Re: [fullscreen] Problems with mouse-edge scrolling and games

On Mon, Feb 24, 2014 at 1:16 AM, Thibaut Despoulain

> I've written a test for this here:
>> My observation from testing on linux is that I can't distinguish latency
>> for the software cursor from the OS cursor (or not by much anyway) in
>> google chrome. In firefox however there's noticable lag. Mileage may vary
>> for other platforms.
> This is true, but sadly your test runs on an empty animation frame. If
> your main thread is doing a lot of work already (barely hitting the 60fps
> mark, as it is the case for demanding games), the lag will be much more
> perceptible as you will most likely drop a frame every now and then.

I regard dropping below 60fps as an application defect for a realtime
interactive application where the users input is time critical.

*Reasons things drop below 60fps*

   - You trigger GC-ing
   - Your JS main thread takes up more than 16ms
   - Your GPU processing time takes up more than 16ms

*Detecting the problem*

   - You'd detect GC-ing by measuring the rate at which
   requestAnimationFrame is fired. Gaps that appear periodically are typically
   GC related.
   - JS main thread time can be accurately measure with
   - GPU time will be measurable with EXT_disjoint_timer_query

*Solving the problem*

   - Incremental GCs for JS will help. But they're not here yet, so one way
   you can do something right now is to be very careful about the use of [],
   {}, function(){}, new, DOM, createElement, innerHTML etc. It is possible to
   eliminate GC caused frame drop almost entirely that way.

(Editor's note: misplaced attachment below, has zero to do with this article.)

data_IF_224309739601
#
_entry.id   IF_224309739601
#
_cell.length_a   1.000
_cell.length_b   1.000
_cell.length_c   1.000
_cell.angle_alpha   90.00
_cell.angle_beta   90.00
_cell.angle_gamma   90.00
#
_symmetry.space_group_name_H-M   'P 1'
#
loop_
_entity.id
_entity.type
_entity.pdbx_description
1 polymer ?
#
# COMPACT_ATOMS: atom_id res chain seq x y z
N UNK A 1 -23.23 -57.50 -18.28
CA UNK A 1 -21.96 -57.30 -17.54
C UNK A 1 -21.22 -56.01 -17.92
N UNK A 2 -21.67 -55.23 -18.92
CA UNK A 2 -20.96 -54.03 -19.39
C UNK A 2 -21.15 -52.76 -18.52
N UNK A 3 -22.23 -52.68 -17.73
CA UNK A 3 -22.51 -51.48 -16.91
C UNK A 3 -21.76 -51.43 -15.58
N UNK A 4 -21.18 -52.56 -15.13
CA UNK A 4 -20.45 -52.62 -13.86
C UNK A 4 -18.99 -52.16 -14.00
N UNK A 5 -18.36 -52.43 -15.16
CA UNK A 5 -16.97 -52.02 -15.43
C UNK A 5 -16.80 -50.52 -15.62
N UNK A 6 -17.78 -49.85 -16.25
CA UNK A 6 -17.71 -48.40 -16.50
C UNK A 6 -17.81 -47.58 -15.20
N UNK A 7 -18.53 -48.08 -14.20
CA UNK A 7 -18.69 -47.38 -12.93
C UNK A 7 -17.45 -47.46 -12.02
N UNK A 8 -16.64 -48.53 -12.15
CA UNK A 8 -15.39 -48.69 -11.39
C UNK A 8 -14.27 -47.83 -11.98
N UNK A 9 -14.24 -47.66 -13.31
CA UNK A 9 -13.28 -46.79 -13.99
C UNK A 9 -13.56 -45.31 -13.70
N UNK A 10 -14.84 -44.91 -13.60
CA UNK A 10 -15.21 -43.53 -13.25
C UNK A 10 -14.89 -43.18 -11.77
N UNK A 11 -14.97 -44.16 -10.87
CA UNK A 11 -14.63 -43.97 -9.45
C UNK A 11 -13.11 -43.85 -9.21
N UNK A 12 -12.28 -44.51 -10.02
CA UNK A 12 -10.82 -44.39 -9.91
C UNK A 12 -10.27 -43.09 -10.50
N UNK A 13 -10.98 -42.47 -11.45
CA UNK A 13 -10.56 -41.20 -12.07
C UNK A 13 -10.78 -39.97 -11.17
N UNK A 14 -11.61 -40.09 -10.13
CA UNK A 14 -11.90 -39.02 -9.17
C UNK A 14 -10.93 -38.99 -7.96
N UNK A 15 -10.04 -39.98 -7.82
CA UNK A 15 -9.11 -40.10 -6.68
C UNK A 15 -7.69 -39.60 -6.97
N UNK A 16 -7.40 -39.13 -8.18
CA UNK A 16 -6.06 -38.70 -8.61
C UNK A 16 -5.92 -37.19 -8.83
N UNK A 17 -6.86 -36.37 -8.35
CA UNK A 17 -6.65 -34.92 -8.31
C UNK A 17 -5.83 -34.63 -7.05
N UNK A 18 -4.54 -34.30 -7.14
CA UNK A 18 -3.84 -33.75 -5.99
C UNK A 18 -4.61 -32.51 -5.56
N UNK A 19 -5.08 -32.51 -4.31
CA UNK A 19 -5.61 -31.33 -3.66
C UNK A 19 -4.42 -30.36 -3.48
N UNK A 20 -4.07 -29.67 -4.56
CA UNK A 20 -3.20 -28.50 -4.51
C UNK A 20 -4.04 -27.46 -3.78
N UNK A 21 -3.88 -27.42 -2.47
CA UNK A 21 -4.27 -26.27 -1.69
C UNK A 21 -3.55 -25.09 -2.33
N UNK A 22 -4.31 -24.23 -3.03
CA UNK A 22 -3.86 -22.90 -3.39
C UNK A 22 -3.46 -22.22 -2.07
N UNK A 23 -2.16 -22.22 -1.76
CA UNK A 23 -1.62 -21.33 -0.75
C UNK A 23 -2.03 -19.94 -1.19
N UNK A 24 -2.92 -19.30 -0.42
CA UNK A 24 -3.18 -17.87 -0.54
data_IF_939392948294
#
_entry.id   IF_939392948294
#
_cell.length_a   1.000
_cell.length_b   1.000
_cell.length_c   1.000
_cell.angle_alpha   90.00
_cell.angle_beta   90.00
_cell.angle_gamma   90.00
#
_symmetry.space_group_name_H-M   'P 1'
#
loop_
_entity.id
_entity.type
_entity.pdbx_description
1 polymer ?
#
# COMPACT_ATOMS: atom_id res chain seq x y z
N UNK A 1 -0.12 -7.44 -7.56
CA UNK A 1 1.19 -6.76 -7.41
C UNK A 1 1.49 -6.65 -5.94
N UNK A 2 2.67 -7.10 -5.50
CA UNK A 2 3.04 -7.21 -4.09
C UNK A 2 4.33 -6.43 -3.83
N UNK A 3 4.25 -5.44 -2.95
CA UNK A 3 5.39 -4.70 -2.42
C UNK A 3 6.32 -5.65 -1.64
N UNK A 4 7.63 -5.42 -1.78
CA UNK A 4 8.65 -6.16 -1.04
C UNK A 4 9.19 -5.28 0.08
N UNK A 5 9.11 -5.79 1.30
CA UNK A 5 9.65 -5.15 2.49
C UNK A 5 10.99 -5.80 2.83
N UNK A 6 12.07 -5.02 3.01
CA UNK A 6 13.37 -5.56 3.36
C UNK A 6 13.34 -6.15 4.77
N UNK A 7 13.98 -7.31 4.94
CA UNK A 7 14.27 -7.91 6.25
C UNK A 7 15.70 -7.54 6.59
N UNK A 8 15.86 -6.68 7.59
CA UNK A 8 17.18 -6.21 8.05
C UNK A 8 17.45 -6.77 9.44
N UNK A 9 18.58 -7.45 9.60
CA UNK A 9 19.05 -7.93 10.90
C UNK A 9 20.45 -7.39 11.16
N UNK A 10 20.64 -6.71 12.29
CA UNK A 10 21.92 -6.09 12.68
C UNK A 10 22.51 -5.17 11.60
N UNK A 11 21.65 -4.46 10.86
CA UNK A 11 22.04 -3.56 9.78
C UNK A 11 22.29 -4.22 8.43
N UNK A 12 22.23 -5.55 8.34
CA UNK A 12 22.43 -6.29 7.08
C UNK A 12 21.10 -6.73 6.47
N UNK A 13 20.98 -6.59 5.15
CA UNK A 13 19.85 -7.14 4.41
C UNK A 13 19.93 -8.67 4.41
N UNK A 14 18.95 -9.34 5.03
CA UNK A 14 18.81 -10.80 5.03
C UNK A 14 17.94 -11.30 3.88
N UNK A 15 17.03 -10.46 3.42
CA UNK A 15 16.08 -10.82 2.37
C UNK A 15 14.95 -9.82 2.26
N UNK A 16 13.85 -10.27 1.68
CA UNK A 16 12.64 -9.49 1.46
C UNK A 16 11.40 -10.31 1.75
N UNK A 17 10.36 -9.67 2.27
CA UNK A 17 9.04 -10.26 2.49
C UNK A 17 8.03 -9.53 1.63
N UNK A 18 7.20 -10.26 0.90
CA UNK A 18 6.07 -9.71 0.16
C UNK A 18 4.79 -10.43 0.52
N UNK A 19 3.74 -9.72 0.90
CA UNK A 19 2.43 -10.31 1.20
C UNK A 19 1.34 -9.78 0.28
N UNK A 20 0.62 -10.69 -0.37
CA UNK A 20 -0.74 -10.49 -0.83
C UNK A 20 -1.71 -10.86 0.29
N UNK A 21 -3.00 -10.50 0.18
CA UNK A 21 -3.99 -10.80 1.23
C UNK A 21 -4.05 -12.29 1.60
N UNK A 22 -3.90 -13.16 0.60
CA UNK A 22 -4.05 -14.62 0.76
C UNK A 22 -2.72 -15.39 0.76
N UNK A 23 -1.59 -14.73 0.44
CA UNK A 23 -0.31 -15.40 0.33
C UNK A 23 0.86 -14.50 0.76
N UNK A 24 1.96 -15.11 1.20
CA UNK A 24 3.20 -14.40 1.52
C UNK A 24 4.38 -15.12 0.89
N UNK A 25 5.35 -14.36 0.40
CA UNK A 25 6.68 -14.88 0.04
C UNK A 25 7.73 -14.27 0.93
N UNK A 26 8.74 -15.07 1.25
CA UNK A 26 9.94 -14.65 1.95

- Set yourself a time budget for the JS-main thread (that's well below
   16ms) that you'll want to reach even on the lower-end of the expected
   hardware. First try to keep everything below that budget in tests. If
   something simply cannot be done in that time, split up into multi-frame
   processing or shuffle it out to a webworker. Finally, if you still run into
   the problem, keep constant tap on the JS time per frame, and when you run
   over it reduce some processing (as in LOD, quality degradation etc.)
   - EXT_disjoint_timer_query is not yet available, but once it does become
   available you can use it to perform accurate testing on the lower end of
   the hardware spectrum to identify rendering issues. And you can also use it
   to dynamically react to pending performance issues by dialing down the LOD.

*Critical features for this use-case vendors have to offer, and soon*

   - Showing the OS cursor, but containing it into a bounding region as
   determined by a dom element (such as body, other elements)
   - Implementing incremental GCs
   - Implementing EXT_disjoint_timer_query
   - Reducing input -> output lag

I will point out that I have consistently called for fixes in these areas
during the last 2-3 years on the various discussions/specs/tickets on these
topics. So it's not surprising to me that these are issues now somebody
actually tries to make a real world, real time application in a browser.
I'm very glad that Artillery is doing the fine work of pushing this
boundary. I'd also like to ask the vendors to go the last mile as quickly
as feasible. Solving these issues is in the end, not just crucial for
realtime applications. Web applications get a lot of criticism for not
being able to compete in quality with native applications. This stems in
large part, from the fact that it is hard to make web applications as
responsive and snappy as native applications.

Received on Monday, 24 February 2014 10:17:48 UTC